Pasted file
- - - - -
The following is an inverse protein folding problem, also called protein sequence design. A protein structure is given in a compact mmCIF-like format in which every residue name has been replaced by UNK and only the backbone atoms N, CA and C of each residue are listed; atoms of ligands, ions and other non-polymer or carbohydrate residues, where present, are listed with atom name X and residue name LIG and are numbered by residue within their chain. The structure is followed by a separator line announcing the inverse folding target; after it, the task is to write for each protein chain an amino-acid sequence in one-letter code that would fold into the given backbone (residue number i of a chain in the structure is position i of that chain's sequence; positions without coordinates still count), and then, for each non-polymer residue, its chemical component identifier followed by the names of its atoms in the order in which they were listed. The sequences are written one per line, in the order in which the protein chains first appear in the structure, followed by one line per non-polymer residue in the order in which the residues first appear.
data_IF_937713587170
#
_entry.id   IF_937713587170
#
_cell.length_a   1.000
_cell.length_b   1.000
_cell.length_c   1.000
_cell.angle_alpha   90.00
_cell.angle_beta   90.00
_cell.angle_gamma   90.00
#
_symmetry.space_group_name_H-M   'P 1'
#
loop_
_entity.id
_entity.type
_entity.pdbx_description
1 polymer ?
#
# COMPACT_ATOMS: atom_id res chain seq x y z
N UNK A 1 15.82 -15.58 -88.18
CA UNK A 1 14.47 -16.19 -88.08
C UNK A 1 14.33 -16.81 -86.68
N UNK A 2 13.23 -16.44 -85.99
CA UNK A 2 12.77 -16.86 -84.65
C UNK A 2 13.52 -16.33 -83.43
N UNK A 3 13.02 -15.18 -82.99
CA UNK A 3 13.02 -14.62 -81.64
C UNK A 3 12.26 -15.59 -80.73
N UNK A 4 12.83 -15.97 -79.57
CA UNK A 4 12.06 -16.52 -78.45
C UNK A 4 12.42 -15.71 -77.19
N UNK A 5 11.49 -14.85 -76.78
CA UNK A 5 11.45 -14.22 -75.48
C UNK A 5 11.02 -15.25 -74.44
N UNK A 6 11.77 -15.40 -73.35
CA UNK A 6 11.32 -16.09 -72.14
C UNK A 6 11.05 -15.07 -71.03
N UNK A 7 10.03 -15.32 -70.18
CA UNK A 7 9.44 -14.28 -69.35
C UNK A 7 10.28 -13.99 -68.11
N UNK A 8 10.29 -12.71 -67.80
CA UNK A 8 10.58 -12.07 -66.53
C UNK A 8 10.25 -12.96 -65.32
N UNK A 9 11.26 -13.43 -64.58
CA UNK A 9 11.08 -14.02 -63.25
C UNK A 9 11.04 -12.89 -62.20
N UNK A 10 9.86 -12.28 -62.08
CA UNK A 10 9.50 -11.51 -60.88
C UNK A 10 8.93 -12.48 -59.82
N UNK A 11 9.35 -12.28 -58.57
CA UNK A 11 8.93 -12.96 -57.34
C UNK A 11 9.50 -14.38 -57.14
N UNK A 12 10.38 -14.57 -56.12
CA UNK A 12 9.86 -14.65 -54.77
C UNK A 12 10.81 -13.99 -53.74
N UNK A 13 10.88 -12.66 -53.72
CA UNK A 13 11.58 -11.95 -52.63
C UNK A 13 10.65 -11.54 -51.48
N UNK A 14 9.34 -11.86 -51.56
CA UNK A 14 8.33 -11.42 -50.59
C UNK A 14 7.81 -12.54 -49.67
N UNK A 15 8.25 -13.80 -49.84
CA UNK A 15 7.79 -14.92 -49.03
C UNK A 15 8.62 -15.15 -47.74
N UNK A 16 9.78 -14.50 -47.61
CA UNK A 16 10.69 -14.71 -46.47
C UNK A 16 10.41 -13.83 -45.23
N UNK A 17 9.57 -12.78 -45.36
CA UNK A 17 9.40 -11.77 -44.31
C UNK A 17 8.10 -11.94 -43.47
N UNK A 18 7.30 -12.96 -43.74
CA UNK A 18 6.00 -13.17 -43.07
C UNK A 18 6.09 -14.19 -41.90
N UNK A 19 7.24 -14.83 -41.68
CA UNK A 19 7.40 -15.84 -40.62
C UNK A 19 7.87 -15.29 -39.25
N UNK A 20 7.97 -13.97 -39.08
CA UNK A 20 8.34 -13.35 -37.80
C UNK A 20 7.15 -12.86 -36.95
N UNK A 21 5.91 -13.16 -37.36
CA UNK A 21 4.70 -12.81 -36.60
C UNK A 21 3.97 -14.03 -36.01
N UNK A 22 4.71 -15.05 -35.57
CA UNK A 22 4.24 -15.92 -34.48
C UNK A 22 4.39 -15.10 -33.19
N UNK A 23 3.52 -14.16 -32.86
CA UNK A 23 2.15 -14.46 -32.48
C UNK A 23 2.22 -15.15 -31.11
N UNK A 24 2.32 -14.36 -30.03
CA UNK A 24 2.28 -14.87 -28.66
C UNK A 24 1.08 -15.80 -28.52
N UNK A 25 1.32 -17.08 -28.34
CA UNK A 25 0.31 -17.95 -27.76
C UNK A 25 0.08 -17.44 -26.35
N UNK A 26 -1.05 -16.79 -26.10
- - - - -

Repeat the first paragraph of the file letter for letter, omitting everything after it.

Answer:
The following is an inverse protein folding problem, also called protein sequence design. A protein structure is given in a compact mmCIF-like format in which every residue name has been replaced by UNK and only the backbone atoms N, CA and C of each residue are listed; atoms of ligands, ions and other non-polymer or carbohydrate residues, where present, are listed with atom name X and residue name LIG and are numbered by residue within their chain. The structure is followed by a separator line announcing the inverse folding target; after it, the task is to write for each protein chain an amino-acid sequence in one-letter code that would fold into the given backbone (residue number i of a chain in the structure is position i of that chain's sequence; positions without coordinates still count), and then, for each non-polymer residue, its chemical component identifier followed by the names of its atoms in the order in which they were listed. The sequences are written one per line, in the order in which the protein chains first appear in the structure, followed by one line per non-polymer residue in the order in which the residues first appear.